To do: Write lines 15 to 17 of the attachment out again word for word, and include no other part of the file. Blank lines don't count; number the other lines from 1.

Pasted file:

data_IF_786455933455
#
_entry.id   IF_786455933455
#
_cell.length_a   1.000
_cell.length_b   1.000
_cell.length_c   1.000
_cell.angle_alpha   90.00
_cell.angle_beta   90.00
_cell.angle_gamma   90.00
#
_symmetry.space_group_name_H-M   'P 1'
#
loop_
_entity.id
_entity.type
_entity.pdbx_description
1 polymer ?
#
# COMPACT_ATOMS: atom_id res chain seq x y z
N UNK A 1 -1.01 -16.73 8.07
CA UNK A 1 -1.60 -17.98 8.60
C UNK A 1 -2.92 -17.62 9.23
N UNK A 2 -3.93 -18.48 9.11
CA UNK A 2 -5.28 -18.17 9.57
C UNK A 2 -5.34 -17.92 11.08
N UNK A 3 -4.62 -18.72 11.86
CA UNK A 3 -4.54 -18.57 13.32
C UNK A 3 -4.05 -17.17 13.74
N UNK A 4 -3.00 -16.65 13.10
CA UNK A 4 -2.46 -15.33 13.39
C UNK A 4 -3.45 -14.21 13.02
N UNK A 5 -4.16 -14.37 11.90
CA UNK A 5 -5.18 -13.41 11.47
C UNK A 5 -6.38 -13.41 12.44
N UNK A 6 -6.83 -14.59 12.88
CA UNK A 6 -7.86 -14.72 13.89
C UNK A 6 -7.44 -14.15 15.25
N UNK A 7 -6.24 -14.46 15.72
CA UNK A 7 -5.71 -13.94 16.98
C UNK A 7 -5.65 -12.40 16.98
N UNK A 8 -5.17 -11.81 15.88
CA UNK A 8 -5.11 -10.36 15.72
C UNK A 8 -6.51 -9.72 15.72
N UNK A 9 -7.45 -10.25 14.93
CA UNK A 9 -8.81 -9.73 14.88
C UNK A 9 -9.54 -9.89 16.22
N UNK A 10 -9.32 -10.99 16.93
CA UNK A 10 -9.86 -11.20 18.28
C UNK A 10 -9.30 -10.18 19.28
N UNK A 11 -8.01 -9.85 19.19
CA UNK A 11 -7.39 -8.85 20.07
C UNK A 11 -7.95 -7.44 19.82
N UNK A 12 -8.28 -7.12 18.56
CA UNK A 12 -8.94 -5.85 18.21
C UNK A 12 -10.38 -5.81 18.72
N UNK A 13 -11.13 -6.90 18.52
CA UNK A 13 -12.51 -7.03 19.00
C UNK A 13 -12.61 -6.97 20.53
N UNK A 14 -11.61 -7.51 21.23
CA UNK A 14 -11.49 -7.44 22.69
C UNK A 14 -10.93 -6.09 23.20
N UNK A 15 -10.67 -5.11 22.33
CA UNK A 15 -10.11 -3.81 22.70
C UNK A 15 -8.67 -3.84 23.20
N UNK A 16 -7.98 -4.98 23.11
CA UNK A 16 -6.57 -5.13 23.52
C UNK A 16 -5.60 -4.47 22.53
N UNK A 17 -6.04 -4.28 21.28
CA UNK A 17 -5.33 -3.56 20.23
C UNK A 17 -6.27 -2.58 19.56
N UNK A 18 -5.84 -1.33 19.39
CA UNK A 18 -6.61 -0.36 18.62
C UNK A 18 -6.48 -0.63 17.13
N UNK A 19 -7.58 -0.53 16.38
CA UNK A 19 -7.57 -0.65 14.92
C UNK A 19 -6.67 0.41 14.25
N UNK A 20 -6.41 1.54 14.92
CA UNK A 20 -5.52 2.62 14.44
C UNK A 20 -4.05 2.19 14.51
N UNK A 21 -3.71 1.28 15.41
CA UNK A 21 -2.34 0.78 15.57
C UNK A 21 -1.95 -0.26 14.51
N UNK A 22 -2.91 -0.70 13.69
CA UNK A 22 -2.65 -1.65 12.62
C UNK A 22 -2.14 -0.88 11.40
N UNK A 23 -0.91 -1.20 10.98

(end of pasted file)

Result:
_entity.id
_entity.type
_entity.pdbx_description